July 15, 2024
Home » Reducing Somatosensory Pain With Spinal Decompression

How does spinal decompression help reduce somatosensory pain associated with individuals dealing with back and leg pain?


As we all know, the human body is a complex system that works together to perform various actions without feeling pain or discomfort. With muscles, organs, tissues, ligaments, bones, and nerve roots, each component has its job and interacts with other body parts. For instance, the spine collaborates with the central nervous system to instruct the muscles and organs to function correctly. Meanwhile, the nerve roots and muscles work together to provide mobility, stability, and flexibility to the upper and lower body extremities. However, as time passes, the body ages naturally, and this can lead to unwanted issues. Normal and traumatic factors can interfere with the neuron signals from the brain and cause somatosensory pain in the upper and lower extremities. This pain-like sensation can affect each body section, making the individual miserable. Luckily, there are ways to reduce somatosensory pain and provide relief to the body. Today’s article explores how somatosensory pain can impact the lower extremities, particularly the legs and back, and how non-surgical treatments like spinal decompression can alleviate somatosensory pain in the lower extremities. At the same time, we work hand-in-hand with certified medical providers who use our patient’s information to treat and mitigate somatosensory pain affecting the legs and back. We also inform them that non-surgical treatments like spinal decompression can help alleviate residual pain-like symptoms from the lower extremities. We encourage our patients to ask essential and important questions while seeking education from our associated medical providers about their pain. Dr. Alex Jimenez, D.C., incorporates this information as an educational service. Disclaimer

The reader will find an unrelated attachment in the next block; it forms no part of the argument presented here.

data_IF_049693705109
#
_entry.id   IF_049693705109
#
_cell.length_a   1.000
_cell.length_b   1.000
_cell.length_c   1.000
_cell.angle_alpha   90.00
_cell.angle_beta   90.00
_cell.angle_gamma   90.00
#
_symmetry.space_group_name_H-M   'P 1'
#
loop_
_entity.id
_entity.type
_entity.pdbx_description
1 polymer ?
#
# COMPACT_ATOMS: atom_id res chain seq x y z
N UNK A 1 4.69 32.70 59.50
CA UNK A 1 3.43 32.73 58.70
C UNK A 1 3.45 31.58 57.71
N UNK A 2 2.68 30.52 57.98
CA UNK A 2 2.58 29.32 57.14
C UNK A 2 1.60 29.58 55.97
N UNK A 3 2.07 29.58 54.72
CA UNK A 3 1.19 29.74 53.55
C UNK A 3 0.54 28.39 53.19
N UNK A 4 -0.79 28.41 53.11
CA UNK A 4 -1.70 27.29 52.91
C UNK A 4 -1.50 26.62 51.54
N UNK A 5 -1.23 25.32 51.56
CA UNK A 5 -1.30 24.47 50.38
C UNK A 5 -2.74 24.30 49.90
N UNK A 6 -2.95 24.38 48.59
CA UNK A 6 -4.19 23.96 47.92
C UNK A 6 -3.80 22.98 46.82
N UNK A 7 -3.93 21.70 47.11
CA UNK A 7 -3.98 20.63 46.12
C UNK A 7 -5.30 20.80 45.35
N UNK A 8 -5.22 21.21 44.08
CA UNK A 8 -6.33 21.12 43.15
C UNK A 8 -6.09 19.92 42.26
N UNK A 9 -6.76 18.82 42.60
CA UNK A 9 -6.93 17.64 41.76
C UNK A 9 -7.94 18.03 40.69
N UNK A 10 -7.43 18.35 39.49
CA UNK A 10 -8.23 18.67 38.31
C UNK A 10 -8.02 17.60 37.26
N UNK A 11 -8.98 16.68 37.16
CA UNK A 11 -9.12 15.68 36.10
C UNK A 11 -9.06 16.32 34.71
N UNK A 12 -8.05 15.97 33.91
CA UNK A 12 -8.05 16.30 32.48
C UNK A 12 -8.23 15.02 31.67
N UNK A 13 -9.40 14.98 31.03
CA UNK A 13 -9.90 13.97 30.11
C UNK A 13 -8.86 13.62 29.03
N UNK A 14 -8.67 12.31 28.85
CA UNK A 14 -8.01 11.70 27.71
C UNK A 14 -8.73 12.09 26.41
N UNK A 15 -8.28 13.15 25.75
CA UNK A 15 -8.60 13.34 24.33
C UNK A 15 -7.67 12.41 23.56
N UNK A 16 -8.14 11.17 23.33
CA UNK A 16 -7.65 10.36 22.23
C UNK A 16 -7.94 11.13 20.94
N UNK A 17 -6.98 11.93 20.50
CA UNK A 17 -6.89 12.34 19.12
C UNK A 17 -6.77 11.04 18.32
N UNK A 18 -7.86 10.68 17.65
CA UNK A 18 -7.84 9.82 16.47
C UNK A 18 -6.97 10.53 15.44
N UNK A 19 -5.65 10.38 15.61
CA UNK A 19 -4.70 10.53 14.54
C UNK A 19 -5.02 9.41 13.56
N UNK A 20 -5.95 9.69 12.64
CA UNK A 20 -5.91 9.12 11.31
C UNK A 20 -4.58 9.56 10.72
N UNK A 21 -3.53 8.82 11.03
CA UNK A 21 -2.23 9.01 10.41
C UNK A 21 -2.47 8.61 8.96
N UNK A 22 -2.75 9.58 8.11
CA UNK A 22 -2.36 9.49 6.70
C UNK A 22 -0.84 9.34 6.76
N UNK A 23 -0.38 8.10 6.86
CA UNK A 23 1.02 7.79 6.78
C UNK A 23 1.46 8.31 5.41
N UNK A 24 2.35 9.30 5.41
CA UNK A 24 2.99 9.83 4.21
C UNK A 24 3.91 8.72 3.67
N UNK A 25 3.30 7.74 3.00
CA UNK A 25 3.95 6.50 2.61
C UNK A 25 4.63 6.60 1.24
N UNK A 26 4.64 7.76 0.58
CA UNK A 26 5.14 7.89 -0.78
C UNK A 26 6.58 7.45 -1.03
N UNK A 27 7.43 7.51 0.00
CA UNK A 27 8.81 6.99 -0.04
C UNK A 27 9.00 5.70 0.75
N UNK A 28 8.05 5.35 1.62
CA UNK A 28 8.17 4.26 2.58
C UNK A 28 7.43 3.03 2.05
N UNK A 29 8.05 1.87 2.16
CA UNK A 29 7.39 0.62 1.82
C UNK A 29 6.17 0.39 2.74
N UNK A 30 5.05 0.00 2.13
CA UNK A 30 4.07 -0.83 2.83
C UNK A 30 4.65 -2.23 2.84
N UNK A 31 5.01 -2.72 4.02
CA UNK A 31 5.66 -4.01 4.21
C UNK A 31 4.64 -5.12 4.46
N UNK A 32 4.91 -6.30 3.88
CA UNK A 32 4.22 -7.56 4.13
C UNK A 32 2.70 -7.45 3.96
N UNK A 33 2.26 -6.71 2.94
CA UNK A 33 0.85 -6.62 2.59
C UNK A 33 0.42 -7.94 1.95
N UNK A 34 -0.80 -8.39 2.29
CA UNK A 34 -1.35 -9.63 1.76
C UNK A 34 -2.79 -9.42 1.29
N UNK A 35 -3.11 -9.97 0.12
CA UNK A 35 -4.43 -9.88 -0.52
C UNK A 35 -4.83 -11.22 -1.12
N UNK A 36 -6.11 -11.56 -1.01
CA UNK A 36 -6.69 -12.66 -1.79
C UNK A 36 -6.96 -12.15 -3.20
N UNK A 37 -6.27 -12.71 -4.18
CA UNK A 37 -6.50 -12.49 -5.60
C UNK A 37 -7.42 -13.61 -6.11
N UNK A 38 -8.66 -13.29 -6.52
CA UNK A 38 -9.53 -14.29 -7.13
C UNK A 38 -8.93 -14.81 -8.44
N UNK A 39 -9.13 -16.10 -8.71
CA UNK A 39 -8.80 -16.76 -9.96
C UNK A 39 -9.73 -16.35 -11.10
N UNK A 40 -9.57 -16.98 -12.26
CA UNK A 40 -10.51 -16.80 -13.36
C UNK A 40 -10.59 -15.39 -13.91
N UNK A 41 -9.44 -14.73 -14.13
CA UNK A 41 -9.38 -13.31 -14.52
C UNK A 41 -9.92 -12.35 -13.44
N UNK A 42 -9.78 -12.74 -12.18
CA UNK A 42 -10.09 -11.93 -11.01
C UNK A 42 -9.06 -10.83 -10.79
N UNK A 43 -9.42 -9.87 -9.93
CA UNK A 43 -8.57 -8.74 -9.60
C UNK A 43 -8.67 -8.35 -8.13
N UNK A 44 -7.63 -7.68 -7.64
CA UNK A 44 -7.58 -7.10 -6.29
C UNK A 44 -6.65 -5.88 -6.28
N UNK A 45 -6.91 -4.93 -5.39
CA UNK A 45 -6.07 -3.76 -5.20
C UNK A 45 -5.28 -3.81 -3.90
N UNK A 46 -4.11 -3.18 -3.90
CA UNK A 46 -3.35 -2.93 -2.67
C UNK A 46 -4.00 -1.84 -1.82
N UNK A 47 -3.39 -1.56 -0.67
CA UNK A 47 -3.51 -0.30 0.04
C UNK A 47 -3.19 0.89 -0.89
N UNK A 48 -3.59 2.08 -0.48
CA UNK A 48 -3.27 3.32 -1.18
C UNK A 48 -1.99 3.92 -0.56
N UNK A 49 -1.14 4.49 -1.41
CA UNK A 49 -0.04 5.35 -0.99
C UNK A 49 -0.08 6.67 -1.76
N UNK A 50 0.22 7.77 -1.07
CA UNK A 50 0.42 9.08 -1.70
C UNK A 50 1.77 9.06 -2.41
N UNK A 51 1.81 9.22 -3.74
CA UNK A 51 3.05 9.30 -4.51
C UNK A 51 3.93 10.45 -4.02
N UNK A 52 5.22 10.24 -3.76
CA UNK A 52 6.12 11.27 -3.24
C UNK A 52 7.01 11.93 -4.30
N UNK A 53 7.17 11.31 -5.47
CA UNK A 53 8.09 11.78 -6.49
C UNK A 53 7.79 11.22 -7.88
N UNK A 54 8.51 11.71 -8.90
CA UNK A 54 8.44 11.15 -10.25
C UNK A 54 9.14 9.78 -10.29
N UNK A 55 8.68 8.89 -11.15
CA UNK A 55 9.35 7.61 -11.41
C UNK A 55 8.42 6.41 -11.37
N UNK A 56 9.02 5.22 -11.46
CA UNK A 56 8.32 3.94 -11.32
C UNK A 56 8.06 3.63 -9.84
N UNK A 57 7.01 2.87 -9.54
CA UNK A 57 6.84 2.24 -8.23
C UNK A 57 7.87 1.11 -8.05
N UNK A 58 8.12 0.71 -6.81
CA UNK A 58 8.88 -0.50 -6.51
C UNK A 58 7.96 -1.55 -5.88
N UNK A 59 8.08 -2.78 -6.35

How Does Somatosensory Pain Affect The Legs & Back?

Are you experiencing numbness or tingling in your legs or back that disappears after a few minutes? Do you feel questionable pain in your lumbar spine after work? Or do you feel a warm sensation in the back of your legs that turns into sharp shooting pain? These issues may be related to the somatosensory system within the central nervous system, which provides voluntary reflexes to muscle groups. When normal movements or traumatic forces cause problems to the somatosensory system over time, it can lead to pain that affects the body’s extremities. (Finnerup, Kuner, & Jensen, 2021) This pain may be accompanied by burning, pricking, or squeezing sensations that affect the lumbar region. Many factors can be associated with somatosensory pain, which is part of the central nervous system and works with the spinal cord. When the spinal cord becomes compressed or aggravated due to injury or normal factors, it can lead to low back and leg pain. For example, a herniated disc in the lumbosacral area can cause nerve roots to send pain signals to the brain and cause abnormalities in the back and legs. (Aminoff & Goodin, 1988)



When people are dealing with back and leg pain from somatosensory pain, it can cause them to be miserable by reducing their quality of life and leading to a life of disability. (Rosenberger et al., 2020) At the same time, individuals dealing with somatosensory pain will also begin to feel inflammatory effects from the affected muscle area in the legs and back. Since inflammation is a body’s natural response when dealing with pain, the inflammatory cytokines can cause a cascading effect from the brain through the spinal cord, causing leg and back pain. (Matsuda, Huh, & Ji, 2019) To that point, somatosensory pain is associated with inflammation caused by normal or traumatic factors that can cause overlapping risk factors contributing to leg and back pain. Luckily, numerous treatments can reduce these overlapping risk factors caused by somatosensory pain and help restore the lower body extremities’ function.


Move Better, Live Better- Video